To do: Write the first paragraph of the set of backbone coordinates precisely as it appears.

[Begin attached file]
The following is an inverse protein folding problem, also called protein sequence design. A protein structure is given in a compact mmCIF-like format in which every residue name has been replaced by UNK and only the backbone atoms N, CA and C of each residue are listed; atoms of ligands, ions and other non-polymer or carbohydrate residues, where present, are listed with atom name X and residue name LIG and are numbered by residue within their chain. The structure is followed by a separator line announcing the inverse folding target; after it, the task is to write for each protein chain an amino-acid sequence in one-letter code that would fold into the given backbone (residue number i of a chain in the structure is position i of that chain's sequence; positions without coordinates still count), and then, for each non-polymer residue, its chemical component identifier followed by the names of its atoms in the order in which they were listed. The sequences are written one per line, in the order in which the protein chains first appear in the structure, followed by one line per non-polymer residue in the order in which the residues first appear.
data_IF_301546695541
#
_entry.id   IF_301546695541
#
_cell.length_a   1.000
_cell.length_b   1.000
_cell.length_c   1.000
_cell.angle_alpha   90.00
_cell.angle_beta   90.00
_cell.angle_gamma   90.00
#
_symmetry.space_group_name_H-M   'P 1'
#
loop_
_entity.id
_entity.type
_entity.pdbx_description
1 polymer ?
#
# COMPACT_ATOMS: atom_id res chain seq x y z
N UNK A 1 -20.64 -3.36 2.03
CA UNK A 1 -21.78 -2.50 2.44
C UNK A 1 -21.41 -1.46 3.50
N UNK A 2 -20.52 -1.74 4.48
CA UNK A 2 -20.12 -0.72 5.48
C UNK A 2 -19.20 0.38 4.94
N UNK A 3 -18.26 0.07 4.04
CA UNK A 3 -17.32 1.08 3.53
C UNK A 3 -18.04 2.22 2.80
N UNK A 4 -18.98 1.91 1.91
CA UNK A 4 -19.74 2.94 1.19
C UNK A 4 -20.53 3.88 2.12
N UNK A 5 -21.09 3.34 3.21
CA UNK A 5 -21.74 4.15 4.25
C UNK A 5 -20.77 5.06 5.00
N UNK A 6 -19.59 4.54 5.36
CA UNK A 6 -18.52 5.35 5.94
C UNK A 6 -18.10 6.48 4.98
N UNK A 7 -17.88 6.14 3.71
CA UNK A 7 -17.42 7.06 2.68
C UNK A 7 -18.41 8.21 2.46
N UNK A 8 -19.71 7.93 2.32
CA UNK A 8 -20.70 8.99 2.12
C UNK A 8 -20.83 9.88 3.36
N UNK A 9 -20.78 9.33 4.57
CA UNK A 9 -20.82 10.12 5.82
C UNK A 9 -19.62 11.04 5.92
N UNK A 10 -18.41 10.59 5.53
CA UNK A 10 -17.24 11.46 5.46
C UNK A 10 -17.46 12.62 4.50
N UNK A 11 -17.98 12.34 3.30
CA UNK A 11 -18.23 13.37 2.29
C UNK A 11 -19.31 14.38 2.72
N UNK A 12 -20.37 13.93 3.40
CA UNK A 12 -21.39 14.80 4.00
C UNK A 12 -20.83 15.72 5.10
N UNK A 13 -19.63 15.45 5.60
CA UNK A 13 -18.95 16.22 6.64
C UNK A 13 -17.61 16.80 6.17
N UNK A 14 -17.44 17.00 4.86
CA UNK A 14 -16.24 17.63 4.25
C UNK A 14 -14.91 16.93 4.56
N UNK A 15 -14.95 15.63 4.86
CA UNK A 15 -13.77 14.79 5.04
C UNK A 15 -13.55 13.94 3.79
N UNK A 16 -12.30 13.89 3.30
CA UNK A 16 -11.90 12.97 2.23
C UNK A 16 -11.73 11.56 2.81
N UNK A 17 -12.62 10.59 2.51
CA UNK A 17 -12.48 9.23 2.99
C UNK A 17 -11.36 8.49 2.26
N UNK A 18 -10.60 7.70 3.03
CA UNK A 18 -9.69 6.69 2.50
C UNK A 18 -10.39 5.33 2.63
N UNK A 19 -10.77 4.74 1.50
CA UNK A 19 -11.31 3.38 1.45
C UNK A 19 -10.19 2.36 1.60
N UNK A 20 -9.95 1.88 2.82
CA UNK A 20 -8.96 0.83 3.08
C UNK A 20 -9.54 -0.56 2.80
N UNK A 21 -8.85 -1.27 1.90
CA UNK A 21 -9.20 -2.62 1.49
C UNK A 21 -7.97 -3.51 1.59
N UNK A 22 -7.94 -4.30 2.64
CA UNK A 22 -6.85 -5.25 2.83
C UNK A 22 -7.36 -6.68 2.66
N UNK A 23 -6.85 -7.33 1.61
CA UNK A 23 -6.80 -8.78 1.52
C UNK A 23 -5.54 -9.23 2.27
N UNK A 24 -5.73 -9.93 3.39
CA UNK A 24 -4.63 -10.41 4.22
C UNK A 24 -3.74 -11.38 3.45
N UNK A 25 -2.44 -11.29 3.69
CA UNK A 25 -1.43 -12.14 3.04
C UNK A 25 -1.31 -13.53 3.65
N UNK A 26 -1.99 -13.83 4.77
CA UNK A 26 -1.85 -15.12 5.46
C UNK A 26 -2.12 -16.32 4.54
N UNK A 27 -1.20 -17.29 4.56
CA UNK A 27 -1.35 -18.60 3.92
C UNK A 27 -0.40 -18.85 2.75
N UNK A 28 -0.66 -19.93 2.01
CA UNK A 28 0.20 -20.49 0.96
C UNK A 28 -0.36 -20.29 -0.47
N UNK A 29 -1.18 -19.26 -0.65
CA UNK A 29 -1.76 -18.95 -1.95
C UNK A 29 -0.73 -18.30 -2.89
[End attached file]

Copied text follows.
The following is an inverse protein folding problem, also called protein sequence design. A protein structure is given in a compact mmCIF-like format in which every residue name has been replaced by UNK and only the backbone atoms N, CA and C of each residue are listed; atoms of ligands, ions and other non-polymer or carbohydrate residues, where present, are listed with atom name X and residue name LIG and are numbered by residue within their chain. The structure is followed by a separator line announcing the inverse folding target; after it, the task is to write for each protein chain an amino-acid sequence in one-letter code that would fold into the given backbone (residue number i of a chain in the structure is position i of that chain's sequence; positions without coordinates still count), and then, for each non-polymer residue, its chemical component identifier followed by the names of its atoms in the order in which they were listed. The sequences are written one per line, in the order in which the protein chains first appear in the structure, followed by one line per non-polymer residue in the order in which the residues first appear.